Wednesday, February 27, 2013

Men's ACC Championships

Conference championship season has arrived. The best college swimmers in the country have geared up for the pre-game show to the NCAA Championships. What’s that? The first bunch of conference championships already happened? Indeed; Florida ended the 16 year winning streak of the Auburn men at SEC, where Breeja Larson and the Georgia women set American records, and Marcelo Cherighini, Kyle Owens, and Elizabeth Beisel all ripped off fast swims. Virginia extended its winning streak to six at the women’s ACCs, and that’s just the beginning of it. This week features the women’s Pac-12 championships – a conference very likely to contain the eventual national champion, men’s Big-10 championships, and the Big-12 champs, or as I like to call the meet, the University of Texas time trials.

With big-time swimming on the horizon once again, the time has come for me to make a return to the deck. However, this time, I won’t be travelling halfway across the country by plane; instead, I get to go one-fifth of the way across the state of North Carolina by car to the men’s ACC Championships in Greensboro. I will be at the meet tweeting and writing daily event recaps for Swimming World and also helping out with the media for the Duke team, which already has some points on the board thanks to junior Olympian Nick McCrory’s sweep of the three diving events at the women’s meet last week.

Just like on the women’s side, UVA comes in having won five in a row, but this meet will be exciting, as always, with the likes of long-time rivals Virginia Tech and UNC looking to end that reign. I’d try to explain the competition, but I’d be better off sharing the words of a former UVA swimmer. “They say that the Cal-Stanford rivalry is the biggest in the swimming world, but I argue that that’s the west coast. On the east coast, UVA-UNC is the biggest rivalry in the country. I checked the results on Thursday (during the women’s meet), and UVA was in first place, and UNC was in last, and I couldn’t have been happier.”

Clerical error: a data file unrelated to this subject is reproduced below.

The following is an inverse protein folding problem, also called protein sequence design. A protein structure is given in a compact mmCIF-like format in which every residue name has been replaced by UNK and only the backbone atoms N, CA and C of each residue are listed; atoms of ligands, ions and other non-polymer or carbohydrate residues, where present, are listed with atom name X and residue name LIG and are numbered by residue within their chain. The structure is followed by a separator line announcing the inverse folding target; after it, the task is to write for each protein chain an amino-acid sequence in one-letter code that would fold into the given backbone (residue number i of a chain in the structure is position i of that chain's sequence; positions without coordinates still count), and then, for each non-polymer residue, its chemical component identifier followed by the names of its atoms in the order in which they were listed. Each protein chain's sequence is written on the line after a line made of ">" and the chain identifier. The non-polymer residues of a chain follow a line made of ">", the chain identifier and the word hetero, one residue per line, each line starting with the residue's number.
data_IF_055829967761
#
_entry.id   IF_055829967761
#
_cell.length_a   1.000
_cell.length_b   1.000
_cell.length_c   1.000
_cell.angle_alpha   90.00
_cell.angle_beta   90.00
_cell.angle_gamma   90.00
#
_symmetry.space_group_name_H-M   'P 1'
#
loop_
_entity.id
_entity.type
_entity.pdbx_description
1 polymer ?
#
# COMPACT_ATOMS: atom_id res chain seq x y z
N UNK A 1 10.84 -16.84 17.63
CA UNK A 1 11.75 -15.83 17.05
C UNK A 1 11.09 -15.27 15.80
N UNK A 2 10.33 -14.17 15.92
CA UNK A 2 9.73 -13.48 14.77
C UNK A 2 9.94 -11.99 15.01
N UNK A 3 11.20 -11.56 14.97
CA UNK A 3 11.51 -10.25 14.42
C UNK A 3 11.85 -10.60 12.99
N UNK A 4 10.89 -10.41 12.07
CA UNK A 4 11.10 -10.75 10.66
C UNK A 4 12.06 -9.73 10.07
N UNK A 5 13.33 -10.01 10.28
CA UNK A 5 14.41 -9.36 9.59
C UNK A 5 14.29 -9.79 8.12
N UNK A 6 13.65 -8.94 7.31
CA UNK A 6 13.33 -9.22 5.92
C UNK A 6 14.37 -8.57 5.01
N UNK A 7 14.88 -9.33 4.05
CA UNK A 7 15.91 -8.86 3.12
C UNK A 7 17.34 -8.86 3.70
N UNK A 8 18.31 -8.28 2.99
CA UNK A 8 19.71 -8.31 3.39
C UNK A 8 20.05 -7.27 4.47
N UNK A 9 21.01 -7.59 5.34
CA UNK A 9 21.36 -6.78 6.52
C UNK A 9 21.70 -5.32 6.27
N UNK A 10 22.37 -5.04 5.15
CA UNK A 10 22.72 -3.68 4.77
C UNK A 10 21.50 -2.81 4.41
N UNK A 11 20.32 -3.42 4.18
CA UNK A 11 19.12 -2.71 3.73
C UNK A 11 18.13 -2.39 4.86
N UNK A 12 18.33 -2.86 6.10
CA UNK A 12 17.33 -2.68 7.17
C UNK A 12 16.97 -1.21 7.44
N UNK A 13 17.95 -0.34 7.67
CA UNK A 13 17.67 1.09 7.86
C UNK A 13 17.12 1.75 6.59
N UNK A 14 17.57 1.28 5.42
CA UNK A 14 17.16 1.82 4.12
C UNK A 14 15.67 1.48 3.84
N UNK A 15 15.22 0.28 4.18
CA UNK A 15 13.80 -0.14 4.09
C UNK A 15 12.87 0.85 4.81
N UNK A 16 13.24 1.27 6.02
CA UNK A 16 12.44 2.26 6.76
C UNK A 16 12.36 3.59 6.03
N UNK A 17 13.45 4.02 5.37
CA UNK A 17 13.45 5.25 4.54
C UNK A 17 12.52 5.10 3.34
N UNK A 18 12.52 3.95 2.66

As much as I hate to disturb my perception as an all-knowing swim geek, I really don’t know what will happen; I just want to see some awesome racing and competition. I’ll be in Greensboro for finals on tomorrow, Friday, and Saturday, and I’ll be writing full recaps of each finals session for Swimming World, and you can follow up-to-the-minute race results on my Twitter page. I’ll also be helping out with Duke Swimming and Diving’s coverage of the meet. Should be an awesome meet; the ACC may not be the SEC or the Pac-12, but there will be some speed in that building this weekend.

Greensboro Aquatic Center, home of the ACC Championships

Friday, February 1, 2013

Quick Splashes: A Skip Too Far & Super Bowl Prediction

Today is February 1, 2013. It’s been six months since the Olympic Games in London. It seems like so much has happened, and yet, not all that much has happened at all in swimming. Aside from some World Cup fireworks and another Lochte-being-Lochte performance at the World Championships in Istanbul – yes, I watched that meet – no one has put up any stellar times since the summer, especially in long course. That will change soon enough, as the college swimming season ramps up and teams start hosting trials for this summer’s World Championships in Barcelona. Meanwhile, let’s take a look at what has happened.

First of all, I am the voice of Duke swimming. Yes, I’d argue that working the public address announcing at two of the three home meets this season qualifies me for that title, and I’ve also been posting some on the team’s Twitter page. Elsewhere, Nathan Adrian swam some fast sprint free times at the Austin Grand Prix, his 100 free just a tick faster than James Magnussen’s from the other side of the world. Both Katie Hoff and Dagny Knutson announced long-term breaks from swimming which could lead to retirement. Michael Phelps played at a big golf tournament this week. Ok, so am I caught up?


A Skip Too Far

Think back for a minute to the Olympics in London. Ryan Lochte entered the men’s 200 back final as a heavy favorite, although he ended up settling for bronze behind Tyler Clary and Ryosuke Irie. Imagine, now, if the night before the final, a major Japanese swimming writer wrote a piece arguing that backstrokers should only be allowed to kick ten meters underwater, which was the original rule in the early 1990s. According to this writer’s logic, dolphin kicking isn’t really part of backstroke, and the race should measure who swims backstroke the fastest on the surface. Without a doubt, Irie would be the fastest surface swimmer, and his underwaters are a weakness.

Yesterday, one columnist basically wrote that article. ESPN’s Skip Bayless, well-known from the show First Take – which, yes, is one of my favorite shows – wrote how field goal kicking should be abolished from the NFL. Bayless argues that it doesn’t make sense for football games to come down to kicking, an act so different from the sport’s other aspects. Certainly, Skip makes a great point. Check out his whole column if you’re interested in what he has to say.